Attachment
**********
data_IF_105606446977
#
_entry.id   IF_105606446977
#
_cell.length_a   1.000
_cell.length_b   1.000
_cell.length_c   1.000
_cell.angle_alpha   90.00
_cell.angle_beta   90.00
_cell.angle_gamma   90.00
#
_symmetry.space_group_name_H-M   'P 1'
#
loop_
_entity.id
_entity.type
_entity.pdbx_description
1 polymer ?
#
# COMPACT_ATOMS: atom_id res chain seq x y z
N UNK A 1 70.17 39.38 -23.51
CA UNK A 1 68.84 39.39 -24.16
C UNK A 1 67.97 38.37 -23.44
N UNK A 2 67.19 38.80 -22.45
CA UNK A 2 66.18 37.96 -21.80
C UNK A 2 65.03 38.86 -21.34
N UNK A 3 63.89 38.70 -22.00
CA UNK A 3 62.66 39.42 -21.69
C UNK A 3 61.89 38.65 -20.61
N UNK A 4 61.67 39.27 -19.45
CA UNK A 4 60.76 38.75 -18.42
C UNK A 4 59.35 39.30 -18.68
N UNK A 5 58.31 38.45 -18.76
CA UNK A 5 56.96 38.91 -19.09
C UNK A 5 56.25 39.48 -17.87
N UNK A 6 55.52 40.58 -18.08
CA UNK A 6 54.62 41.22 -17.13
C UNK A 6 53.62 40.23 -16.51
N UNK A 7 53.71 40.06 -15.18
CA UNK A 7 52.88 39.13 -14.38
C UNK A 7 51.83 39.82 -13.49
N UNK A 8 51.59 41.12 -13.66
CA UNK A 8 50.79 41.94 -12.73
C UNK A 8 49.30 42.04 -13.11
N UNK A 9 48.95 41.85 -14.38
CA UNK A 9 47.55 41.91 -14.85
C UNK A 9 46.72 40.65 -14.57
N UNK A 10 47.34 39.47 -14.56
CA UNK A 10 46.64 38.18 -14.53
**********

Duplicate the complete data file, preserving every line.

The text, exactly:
data_IF_105606446977
#
_entry.id   IF_105606446977
#
_cell.length_a   1.000
_cell.length_b   1.000
_cell.length_c   1.000
_cell.angle_alpha   90.00
_cell.angle_beta   90.00
_cell.angle_gamma   90.00
#
_symmetry.space_group_name_H-M   'P 1'
#
loop_
_entity.id
_entity.type
_entity.pdbx_description
1 polymer ?
#
# COMPACT_ATOMS: atom_id res chain seq x y z
N UNK A 1 70.17 39.38 -23.51
CA UNK A 1 68.84 39.39 -24.16
C UNK A 1 67.97 38.37 -23.44
N UNK A 2 67.19 38.80 -22.45
CA UNK A 2 66.18 37.96 -21.80
C UNK A 2 65.03 38.86 -21.34
N UNK A 3 63.89 38.70 -22.00
CA UNK A 3 62.66 39.42 -21.69
C UNK A 3 61.89 38.65 -20.61
N UNK A 4 61.67 39.27 -19.45
CA UNK A 4 60.76 38.75 -18.42
C UNK A 4 59.35 39.30 -18.68
N UNK A 5 58.31 38.45 -18.76
CA UNK A 5 56.96 38.91 -19.09
C UNK A 5 56.25 39.48 -17.87
N UNK A 6 55.52 40.58 -18.08
CA UNK A 6 54.62 41.22 -17.13
C UNK A 6 53.62 40.23 -16.51
N UNK A 7 53.71 40.06 -15.18
CA UNK A 7 52.88 39.13 -14.38
C UNK A 7 51.83 39.82 -13.49
N UNK A 8 51.59 41.12 -13.66
CA UNK A 8 50.79 41.94 -12.73
C UNK A 8 49.30 42.04 -13.11
N UNK A 9 48.95 41.85 -14.38
CA UNK A 9 47.55 41.91 -14.85
C UNK A 9 46.72 40.65 -14.57
N UNK A 10 47.34 39.47 -14.56
CA UNK A 10 46.64 38.18 -14.53